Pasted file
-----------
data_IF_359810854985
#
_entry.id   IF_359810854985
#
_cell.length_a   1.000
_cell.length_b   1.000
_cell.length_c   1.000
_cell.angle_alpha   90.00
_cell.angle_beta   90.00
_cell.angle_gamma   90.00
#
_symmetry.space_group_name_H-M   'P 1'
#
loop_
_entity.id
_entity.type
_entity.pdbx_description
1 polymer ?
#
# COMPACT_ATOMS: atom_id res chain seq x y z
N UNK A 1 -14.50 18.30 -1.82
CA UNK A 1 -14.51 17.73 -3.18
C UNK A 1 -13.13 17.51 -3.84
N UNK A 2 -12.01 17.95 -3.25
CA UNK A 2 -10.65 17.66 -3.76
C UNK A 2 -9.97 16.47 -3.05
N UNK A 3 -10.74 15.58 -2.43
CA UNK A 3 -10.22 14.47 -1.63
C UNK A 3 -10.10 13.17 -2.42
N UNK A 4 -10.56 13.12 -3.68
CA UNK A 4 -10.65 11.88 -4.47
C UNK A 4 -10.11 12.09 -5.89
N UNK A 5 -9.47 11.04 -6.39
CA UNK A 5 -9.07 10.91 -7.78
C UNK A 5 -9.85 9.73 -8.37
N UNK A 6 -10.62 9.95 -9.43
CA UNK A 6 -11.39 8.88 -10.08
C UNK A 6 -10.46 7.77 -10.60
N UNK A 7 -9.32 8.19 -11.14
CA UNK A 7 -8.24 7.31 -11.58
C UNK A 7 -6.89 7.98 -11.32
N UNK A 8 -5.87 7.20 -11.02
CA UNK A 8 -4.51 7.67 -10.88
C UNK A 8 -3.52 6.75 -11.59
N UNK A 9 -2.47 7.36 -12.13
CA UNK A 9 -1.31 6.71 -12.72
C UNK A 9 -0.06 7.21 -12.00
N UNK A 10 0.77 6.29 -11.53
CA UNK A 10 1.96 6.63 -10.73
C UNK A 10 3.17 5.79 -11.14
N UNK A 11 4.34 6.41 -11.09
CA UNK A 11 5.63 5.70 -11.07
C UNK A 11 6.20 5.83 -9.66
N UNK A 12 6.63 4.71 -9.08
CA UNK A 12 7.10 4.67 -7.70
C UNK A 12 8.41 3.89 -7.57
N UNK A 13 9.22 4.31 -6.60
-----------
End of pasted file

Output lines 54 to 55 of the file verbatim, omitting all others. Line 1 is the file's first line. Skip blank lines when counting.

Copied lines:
N UNK A 12 6.63 4.71 -9.08
CA UNK A 12 7.10 4.67 -7.70